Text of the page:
Date of Original Version

2012

Type

Article

Abstract or Description

The morphology of graphene on SiC {0001} surfaces formed in various environments including ultra-high vacuum, 1 atm of argon, and 10-6 to 10-4 Torr of disilane is studied by atomic force microscopy, low-energy electron microscopy, and Raman spectroscopy. The graphene is formed by heating the surface to 1100 – 1600°C, which causes preferential sublimation of the Si atoms. The argon atmosphere or the background of disilane decreases the sublimation rate so that a higher graphitization temperature is required, thus improving the morphology of the films. For the (0001) surface, large areas of monolayer-thick graphene are formed in this way, with the size of these areas depending on the miscut of the sample. Results on the ( 000 1 ) surface are more complex. This surface graphitizes at a lower temperature than for the (0001) surface and consequently the growth is more three-dimensional. In an atmosphere of argon the morphology becomes even worse, with the surface displaying markedly inhomogeneous nucleation, an effect attributed to unintentional oxidation of the surface during graphitization. Use of a disilane environment for the ( 0001 ) surface is found to produce improved morphology, with relatively large areas of monolayer-thick graphene.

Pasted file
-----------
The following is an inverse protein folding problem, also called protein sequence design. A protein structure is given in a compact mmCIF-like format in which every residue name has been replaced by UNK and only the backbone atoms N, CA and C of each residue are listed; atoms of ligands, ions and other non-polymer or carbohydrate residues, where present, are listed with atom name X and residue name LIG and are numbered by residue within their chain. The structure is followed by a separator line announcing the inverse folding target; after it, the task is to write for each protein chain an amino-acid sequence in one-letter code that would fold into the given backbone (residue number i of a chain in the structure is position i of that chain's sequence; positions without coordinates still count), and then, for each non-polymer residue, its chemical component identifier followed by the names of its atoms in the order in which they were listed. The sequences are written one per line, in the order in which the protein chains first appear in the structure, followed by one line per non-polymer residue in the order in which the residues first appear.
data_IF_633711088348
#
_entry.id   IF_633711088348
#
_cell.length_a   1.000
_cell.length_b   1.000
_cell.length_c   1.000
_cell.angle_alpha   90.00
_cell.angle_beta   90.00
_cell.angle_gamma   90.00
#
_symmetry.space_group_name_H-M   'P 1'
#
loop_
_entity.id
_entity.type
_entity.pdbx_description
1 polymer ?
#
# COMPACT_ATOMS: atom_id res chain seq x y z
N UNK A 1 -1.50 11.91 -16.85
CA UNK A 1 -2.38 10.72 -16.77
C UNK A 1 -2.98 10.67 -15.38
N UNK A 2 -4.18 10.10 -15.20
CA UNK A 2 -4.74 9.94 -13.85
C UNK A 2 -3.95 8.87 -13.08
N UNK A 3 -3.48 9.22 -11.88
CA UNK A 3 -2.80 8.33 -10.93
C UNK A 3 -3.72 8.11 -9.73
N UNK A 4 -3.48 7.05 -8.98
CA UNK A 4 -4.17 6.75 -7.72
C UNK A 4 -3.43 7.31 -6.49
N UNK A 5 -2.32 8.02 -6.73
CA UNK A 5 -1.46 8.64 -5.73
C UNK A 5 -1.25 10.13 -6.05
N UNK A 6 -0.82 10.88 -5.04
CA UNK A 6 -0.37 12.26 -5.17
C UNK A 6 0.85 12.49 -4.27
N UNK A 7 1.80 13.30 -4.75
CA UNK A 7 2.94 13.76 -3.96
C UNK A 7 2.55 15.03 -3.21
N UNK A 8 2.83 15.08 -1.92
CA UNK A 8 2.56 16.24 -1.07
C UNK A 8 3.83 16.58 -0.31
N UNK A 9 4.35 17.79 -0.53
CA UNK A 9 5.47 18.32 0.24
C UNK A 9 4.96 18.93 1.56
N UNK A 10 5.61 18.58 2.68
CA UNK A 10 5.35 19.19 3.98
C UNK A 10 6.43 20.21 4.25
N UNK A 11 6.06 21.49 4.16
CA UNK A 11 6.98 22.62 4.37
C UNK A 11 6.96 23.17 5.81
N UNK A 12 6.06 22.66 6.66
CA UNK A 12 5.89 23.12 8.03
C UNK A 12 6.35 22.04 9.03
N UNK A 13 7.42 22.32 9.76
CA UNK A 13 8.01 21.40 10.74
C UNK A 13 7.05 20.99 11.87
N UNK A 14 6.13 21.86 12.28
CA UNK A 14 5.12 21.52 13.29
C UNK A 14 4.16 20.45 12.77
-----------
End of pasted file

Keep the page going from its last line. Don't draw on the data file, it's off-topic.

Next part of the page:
DOI

10.1088/0022-3727/45/15/154001

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Published In

J. Phys. D: Appl. Phys., 45, 154001.